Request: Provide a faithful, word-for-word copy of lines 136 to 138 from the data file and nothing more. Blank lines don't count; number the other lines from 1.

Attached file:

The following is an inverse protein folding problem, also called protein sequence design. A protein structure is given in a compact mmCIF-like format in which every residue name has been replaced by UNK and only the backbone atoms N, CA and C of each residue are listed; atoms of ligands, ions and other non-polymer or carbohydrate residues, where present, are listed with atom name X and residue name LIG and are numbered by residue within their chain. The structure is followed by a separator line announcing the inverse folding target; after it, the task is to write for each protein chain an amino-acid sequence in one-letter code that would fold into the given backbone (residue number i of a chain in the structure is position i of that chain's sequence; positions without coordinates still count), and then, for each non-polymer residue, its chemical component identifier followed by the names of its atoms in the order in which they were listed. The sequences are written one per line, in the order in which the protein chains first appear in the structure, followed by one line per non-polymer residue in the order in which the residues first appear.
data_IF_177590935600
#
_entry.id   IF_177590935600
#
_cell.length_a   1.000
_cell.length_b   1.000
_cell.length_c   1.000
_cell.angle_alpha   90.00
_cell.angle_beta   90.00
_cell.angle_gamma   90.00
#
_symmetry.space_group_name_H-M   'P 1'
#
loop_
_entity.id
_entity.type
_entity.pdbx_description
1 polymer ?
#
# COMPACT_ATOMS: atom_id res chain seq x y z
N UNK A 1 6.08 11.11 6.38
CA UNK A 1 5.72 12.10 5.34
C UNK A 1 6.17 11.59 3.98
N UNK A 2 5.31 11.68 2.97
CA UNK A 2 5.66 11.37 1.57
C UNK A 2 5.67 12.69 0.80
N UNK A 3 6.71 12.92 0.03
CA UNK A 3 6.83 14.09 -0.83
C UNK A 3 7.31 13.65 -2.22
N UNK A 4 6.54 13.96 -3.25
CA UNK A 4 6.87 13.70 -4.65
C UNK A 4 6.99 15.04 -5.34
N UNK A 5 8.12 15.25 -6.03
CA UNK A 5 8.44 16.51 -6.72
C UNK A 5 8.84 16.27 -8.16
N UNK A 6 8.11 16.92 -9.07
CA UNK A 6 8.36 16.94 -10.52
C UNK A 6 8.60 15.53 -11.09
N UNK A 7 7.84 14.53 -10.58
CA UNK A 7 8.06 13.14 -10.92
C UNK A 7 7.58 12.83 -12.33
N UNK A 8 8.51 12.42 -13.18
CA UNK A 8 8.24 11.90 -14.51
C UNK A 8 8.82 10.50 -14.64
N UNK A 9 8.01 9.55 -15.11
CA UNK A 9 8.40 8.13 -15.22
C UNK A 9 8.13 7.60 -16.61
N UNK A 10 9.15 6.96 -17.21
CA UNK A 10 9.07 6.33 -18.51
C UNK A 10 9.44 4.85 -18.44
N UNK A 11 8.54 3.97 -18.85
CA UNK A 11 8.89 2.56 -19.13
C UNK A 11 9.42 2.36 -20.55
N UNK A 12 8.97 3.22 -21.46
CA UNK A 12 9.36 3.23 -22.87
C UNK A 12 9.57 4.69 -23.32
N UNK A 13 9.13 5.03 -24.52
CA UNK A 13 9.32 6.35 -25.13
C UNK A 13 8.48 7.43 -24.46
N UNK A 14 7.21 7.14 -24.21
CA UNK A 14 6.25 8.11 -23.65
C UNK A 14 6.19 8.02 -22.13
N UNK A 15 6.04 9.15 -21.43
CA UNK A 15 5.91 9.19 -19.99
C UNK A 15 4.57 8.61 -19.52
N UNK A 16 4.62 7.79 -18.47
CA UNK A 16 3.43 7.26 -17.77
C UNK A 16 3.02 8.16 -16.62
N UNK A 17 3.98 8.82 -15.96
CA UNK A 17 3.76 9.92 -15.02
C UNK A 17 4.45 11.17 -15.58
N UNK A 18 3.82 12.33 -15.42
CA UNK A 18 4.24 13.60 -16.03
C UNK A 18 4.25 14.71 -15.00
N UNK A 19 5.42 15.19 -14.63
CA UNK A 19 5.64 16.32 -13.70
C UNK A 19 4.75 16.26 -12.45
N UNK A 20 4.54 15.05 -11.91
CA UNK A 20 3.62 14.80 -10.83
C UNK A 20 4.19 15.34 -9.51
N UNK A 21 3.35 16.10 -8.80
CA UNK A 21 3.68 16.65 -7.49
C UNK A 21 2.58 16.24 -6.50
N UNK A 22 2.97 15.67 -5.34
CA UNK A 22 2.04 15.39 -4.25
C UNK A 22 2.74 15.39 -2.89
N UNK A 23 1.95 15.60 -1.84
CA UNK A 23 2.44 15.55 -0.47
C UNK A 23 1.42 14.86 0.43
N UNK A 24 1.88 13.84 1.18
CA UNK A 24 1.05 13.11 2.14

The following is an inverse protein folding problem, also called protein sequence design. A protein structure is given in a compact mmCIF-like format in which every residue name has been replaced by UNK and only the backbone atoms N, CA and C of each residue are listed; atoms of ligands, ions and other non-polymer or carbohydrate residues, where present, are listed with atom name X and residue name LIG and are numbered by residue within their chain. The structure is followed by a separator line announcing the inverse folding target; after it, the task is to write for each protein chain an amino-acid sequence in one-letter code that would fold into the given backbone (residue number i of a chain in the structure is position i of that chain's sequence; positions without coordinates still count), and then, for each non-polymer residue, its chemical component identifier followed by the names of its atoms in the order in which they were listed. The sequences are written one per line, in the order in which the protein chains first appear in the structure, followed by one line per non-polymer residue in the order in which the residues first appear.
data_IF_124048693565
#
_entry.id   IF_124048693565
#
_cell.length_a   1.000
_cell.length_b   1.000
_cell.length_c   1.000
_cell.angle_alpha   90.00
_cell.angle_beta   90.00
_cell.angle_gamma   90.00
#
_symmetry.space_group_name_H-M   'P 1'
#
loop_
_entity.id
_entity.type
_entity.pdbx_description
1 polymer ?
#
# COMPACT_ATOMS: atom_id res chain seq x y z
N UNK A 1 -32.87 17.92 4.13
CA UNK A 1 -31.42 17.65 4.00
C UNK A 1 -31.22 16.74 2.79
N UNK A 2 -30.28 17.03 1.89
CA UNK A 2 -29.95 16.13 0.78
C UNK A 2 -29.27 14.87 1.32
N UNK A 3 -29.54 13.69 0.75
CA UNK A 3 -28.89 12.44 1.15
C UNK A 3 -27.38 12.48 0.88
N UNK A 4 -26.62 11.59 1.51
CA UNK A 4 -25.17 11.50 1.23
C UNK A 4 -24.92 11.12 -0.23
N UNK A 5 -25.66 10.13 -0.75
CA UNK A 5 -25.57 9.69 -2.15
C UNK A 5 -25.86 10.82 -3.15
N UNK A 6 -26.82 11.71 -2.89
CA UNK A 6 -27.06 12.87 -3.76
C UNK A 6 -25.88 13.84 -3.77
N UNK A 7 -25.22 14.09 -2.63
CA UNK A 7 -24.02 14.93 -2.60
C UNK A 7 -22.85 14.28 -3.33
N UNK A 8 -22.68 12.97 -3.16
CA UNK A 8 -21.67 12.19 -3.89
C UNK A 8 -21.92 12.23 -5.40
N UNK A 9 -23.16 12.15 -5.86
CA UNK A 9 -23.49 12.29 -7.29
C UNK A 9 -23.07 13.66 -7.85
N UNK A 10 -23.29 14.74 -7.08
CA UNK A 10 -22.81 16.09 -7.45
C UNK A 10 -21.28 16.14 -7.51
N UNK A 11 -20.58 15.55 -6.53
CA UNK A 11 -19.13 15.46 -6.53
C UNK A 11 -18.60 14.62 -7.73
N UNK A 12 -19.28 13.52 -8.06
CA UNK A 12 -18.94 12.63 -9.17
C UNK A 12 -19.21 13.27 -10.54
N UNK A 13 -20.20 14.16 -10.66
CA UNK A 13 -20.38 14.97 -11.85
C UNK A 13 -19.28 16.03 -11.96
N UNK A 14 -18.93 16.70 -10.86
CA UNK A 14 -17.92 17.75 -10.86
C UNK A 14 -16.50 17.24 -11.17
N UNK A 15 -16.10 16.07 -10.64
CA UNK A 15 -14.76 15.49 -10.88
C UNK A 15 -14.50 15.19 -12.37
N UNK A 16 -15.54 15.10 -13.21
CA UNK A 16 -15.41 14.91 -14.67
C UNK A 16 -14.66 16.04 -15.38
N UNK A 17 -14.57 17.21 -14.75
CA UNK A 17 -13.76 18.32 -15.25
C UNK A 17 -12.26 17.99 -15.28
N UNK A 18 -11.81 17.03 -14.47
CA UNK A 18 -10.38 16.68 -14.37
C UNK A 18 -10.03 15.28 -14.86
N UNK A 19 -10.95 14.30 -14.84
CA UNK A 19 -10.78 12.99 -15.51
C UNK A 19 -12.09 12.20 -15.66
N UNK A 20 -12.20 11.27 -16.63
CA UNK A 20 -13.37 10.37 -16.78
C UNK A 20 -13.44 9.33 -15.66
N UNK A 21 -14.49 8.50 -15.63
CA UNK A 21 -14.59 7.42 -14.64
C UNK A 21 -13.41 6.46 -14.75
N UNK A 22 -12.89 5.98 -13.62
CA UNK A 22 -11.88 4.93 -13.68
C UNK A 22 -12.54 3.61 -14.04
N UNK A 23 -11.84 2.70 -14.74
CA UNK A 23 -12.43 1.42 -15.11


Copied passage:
CA UNK A 8 -21.67 12.19 -3.89
C UNK A 8 -21.92 12.23 -5.40
N UNK A 9 -23.16 12.15 -5.86